The pharynx (latin: pharynx) is a muscular passageway located posterior to the nasal and oral cavities and above the esophagus and larynx, and it takes part in both digestive and respiratory systems.
The pharynx is can be divided into three divisions: nasopharynx, oropharynx and laryngopharynx. The superior division is the nasopharynx located in the posterior section of the nasal cavity, which connects to the oropharynx at the posterior section of the oral cavity and travels down the throat to the epiglottis, where the laryngopharynx begins. The laryngopharynx distally continues with the esophagus.
Wall of pharynx
The pharyngeal wall is composed of four layers: the mucous membrane, submucosa, muscular layer and adventitia.
The mucous membrane or mucosa lines the inside of the pharynx and is covered with epithelium, with ciliated epithelium in the upper nasopharynx and stratified squamous in the rest of the pharynx. The mucosa of the pharynx also contains tonsils - aggregations of lymphoid tissue.
The submucosa of the pharynx is a layer of fibrous tissue, which is well developed in the upper parts of the pharynx.
The muscular layer of the pharyngeal wall is arranged in two layers. The external circular layer consists of the inferior constrictor, middle constrictor and superior constrictor muscle. The internal longitudinal layer consists of the palatopharyngeus, the salpingopharyngeus, and the stylopharyngeus muscle. During swallowing, the outer muscular layer constricts the pharyngeal wall and the inner layer elevates pharynx and larynx.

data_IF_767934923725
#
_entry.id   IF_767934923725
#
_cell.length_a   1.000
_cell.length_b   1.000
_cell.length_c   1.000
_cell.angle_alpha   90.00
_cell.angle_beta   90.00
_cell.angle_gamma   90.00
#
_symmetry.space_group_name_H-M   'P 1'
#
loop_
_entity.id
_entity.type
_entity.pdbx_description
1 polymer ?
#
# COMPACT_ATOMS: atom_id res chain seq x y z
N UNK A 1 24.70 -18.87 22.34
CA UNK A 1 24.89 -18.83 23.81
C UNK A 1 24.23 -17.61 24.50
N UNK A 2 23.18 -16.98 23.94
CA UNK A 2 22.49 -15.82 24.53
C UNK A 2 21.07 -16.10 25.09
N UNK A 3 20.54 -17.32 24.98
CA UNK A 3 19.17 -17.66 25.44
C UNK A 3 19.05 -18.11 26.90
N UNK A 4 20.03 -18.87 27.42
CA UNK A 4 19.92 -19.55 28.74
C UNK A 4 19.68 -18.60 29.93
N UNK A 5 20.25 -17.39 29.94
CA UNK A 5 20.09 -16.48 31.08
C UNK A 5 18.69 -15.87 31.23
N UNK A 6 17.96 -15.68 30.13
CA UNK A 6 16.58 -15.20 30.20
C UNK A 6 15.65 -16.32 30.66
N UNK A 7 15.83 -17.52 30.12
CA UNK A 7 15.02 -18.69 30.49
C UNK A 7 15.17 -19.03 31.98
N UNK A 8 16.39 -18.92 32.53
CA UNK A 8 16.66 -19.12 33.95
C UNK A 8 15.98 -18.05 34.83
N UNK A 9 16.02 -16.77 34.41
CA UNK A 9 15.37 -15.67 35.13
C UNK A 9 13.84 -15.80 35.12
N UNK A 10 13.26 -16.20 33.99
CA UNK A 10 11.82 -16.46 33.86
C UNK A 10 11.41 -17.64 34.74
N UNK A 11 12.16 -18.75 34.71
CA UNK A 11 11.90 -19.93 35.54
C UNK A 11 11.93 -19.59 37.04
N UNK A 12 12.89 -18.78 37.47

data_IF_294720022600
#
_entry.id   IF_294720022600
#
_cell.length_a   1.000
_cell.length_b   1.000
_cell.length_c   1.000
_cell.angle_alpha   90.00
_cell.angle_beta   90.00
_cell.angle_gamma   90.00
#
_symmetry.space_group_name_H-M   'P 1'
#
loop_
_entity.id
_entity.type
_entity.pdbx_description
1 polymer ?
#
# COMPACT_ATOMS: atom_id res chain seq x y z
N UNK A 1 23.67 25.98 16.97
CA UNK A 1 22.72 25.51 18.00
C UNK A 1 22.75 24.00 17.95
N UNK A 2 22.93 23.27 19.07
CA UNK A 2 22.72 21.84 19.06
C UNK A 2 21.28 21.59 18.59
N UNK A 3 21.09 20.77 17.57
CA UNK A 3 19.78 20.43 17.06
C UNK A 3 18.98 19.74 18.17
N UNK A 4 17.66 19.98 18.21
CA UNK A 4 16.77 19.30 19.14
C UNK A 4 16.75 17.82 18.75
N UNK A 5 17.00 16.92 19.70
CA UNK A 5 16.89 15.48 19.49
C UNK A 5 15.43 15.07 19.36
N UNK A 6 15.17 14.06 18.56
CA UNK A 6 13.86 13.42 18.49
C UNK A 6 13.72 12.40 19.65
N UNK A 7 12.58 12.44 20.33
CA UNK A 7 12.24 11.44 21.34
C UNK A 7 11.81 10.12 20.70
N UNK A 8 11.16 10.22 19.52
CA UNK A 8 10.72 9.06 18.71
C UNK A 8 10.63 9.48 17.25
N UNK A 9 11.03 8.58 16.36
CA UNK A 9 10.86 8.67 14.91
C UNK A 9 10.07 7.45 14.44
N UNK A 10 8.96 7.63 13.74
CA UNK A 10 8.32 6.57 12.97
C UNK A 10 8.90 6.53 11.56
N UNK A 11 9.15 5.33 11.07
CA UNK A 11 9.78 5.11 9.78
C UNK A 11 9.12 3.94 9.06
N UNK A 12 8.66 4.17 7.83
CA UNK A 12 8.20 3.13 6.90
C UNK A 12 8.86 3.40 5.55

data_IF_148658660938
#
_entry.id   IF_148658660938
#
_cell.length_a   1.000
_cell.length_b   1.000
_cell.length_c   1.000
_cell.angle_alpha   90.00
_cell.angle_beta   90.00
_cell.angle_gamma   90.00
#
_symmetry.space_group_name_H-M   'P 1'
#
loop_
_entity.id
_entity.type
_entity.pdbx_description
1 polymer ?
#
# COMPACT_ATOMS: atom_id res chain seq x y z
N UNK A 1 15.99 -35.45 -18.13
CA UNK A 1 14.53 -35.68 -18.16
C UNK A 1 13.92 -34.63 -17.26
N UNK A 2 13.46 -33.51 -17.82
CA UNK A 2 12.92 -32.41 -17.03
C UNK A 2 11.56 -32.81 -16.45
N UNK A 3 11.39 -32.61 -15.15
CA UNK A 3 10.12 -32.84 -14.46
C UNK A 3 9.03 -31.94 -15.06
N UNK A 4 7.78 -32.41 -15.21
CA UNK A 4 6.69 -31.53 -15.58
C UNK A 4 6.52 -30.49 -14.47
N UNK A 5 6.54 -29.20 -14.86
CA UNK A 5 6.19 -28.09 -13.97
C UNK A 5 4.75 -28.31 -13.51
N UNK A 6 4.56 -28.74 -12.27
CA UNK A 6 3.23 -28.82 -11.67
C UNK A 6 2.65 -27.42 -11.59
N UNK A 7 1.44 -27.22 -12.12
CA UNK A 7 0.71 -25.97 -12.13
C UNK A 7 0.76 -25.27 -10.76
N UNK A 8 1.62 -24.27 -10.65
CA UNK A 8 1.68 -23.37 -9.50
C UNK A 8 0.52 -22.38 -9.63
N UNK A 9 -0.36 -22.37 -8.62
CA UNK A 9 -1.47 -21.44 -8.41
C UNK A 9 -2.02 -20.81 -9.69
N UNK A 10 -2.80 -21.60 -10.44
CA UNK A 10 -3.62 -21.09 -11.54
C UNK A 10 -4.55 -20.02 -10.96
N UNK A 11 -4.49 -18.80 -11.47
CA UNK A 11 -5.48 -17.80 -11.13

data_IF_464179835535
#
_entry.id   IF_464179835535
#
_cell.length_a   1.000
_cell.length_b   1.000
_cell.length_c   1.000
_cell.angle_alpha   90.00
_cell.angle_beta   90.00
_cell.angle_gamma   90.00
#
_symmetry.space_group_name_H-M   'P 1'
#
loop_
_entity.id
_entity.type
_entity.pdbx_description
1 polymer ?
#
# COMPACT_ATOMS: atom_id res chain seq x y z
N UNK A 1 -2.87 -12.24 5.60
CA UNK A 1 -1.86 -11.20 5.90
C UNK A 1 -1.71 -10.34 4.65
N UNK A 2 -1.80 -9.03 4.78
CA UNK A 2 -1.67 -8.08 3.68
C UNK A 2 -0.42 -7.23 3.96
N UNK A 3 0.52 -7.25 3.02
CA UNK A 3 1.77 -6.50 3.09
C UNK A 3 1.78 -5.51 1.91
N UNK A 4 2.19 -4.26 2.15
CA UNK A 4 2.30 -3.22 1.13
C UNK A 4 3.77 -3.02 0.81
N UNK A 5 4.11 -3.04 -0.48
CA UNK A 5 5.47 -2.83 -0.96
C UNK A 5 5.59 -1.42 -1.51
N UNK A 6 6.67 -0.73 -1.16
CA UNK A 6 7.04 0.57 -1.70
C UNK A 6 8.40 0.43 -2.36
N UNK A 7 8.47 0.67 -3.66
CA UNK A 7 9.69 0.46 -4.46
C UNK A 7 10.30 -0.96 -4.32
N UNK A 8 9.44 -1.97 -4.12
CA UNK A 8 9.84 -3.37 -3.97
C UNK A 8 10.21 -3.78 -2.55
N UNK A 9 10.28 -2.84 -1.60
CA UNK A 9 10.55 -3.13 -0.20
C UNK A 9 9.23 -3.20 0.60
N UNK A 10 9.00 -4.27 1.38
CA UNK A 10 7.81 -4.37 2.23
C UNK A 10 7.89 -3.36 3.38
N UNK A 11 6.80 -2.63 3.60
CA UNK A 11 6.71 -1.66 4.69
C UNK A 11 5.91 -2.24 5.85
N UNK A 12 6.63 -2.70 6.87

Thus, the muscles of the pharynx (or pharyngeal muscles) provide the movements of food into the esophagus during swallowing. Most of the pharyngeal muscles are innervated by the pharyngeal branches of the vagus nerve (CN X), with the exception of the stylopharyngeus muscle, which is supplied with motor fibers via the glossopharyngeal nerve (CN IX).
The adventitia of the pharyngeal wall is the outer supportive layer of fibrous tissue that connects the pharynx with the surrounding tissues.